HKBN may seek to refinance the bond at a later date, according to a person familiar with the deal.

The transaction remains subject to the approval of HKBN shareholders and regulatory approval, and is expected to close in the first quarter of next year.

Current shareholders’ ownership will be diluted to 77% post new share issuance and 68% post the loan notes' conversation.

HKBN's two largest shareholders, Canada Pension Plan Investment Board and GIC, have undertaken to vote in favour of the shareholder resolution to approve the transaction, which means they are over half way to getting to the 50% threshold for approval.

CPPIB owns 18.1% of HKBN, which could be diluted down to about 12.3% after conversion of both stock and loan notes.

Shareholders had voted down in the past HKBN’s request to issue new shares on one occasion; but when HKBN acquired the telecom business of New World Development, the most comparable transaction, it was approved by an overwhelming majority.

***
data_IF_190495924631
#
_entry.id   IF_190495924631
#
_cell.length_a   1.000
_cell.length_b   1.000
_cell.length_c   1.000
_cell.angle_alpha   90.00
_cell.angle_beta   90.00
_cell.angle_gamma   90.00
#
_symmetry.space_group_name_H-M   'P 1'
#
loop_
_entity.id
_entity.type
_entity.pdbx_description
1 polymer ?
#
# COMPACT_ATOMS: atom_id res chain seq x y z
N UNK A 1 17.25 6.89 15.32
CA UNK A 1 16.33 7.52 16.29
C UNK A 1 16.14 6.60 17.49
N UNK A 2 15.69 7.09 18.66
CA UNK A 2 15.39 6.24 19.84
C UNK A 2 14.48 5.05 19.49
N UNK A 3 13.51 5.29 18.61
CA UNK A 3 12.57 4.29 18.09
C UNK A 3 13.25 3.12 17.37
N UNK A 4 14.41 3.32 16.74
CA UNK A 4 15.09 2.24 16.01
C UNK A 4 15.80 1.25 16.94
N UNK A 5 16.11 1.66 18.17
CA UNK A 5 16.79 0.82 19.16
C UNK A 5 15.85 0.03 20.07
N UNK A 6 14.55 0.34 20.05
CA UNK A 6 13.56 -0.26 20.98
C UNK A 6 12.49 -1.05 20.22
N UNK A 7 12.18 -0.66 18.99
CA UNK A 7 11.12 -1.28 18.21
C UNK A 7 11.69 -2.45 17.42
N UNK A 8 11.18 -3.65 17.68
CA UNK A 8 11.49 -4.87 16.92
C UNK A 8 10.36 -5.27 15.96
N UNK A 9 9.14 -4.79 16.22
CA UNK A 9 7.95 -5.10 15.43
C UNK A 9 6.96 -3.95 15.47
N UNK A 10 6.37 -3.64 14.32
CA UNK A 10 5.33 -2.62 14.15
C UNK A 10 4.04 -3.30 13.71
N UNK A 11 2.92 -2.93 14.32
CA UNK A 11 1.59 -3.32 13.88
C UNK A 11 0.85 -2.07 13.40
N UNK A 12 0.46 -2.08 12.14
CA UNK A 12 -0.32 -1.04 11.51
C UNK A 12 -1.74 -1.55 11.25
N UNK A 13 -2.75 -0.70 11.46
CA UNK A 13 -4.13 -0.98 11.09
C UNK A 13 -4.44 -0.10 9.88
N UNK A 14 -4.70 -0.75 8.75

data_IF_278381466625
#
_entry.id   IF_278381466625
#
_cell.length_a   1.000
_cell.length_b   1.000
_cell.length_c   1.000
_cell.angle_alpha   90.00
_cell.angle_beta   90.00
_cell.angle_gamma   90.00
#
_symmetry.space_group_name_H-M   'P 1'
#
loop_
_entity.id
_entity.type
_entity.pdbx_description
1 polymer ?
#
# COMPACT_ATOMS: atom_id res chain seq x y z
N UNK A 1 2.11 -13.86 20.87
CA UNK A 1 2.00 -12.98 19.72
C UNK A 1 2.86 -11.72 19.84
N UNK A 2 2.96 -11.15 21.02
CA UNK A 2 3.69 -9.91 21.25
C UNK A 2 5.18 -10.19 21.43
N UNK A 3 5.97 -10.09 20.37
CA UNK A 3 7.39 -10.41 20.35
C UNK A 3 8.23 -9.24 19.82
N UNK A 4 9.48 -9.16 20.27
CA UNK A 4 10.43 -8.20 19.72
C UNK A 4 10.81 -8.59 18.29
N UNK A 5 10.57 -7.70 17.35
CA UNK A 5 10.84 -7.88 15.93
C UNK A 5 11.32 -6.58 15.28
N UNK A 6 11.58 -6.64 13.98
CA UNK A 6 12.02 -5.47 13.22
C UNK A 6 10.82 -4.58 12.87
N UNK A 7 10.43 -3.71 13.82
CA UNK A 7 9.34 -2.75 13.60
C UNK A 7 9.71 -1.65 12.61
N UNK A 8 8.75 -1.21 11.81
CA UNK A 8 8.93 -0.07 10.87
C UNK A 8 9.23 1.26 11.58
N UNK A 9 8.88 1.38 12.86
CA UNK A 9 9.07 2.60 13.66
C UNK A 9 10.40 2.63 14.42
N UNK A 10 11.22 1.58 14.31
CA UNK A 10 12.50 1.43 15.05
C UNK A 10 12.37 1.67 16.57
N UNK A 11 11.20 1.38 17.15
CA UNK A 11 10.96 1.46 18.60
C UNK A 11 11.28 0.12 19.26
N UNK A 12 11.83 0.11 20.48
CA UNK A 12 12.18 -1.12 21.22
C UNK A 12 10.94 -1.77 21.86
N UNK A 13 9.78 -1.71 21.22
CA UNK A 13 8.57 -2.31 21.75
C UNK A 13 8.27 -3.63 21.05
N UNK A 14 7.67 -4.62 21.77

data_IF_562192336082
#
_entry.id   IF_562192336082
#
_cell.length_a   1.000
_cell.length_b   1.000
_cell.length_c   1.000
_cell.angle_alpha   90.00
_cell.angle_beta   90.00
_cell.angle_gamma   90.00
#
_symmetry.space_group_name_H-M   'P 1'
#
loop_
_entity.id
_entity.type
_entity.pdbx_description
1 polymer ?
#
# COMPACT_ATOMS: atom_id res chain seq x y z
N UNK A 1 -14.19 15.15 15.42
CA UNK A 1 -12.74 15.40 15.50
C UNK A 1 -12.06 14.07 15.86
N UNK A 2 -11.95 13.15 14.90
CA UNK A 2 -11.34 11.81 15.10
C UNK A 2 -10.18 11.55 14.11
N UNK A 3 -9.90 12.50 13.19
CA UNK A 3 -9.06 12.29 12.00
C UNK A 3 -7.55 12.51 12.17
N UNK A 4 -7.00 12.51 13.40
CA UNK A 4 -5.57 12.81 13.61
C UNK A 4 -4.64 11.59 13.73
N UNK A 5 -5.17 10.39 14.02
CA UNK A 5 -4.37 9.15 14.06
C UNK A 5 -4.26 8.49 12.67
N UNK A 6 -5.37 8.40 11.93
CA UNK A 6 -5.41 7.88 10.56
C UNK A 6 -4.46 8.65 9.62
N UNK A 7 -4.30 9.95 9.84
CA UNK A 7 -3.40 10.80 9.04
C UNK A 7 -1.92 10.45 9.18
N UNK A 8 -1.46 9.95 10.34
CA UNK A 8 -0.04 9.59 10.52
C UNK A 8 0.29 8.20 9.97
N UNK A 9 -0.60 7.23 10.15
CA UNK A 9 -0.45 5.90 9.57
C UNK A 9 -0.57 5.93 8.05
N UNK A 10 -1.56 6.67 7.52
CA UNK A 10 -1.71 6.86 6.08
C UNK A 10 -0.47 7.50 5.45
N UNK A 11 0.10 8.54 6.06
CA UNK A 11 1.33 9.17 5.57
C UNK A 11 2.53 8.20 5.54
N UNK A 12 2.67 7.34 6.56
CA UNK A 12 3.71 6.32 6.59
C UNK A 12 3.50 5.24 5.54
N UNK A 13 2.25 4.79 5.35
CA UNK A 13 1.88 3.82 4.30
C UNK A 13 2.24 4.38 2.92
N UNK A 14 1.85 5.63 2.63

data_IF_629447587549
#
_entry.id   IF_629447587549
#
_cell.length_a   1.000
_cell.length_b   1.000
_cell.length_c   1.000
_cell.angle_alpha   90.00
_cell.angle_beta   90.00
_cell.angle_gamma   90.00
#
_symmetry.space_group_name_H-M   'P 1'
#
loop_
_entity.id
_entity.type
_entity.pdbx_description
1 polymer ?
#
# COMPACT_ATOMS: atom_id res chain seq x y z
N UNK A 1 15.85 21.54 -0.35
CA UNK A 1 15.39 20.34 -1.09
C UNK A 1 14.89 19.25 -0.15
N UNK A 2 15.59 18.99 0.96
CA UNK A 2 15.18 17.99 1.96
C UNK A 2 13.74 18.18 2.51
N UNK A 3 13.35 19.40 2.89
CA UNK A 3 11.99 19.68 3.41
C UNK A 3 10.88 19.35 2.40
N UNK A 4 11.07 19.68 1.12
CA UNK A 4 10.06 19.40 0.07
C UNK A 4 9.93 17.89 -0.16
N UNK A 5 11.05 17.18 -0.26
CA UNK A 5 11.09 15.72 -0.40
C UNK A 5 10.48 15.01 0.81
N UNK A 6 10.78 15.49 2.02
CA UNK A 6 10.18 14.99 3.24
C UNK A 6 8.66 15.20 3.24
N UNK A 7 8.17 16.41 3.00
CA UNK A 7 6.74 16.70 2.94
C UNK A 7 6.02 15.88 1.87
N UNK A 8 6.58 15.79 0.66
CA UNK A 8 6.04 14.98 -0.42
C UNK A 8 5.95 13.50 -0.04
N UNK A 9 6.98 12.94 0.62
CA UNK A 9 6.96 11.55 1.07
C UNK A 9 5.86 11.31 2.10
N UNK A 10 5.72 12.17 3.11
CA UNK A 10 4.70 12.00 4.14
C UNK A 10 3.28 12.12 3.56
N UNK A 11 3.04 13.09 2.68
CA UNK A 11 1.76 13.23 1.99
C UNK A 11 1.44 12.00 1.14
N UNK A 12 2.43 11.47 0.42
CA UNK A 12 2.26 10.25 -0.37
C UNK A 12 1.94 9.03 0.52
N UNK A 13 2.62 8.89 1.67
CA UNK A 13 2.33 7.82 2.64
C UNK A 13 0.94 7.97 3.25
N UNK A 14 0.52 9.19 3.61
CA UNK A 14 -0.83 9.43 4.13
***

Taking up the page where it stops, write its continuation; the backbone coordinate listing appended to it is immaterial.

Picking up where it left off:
The deal includes a HK$350 million break fee payable to WTT's owners if HKBN's shareholders
reject the transaction.

HKBN worked with JP Morgan as financial advisor and Latham & Watkins as legal counsel on the transaction. JP Morgan also worked on HKBN’s IPO in 2015 and the acquisition of New World Telecom.

Goldman Sachs is acting as the financial advisor and Clifford Chance is acting as legal advisor to MBK Partners and TPG for the transaction.

This story has been updated to include Moody's view of the transaction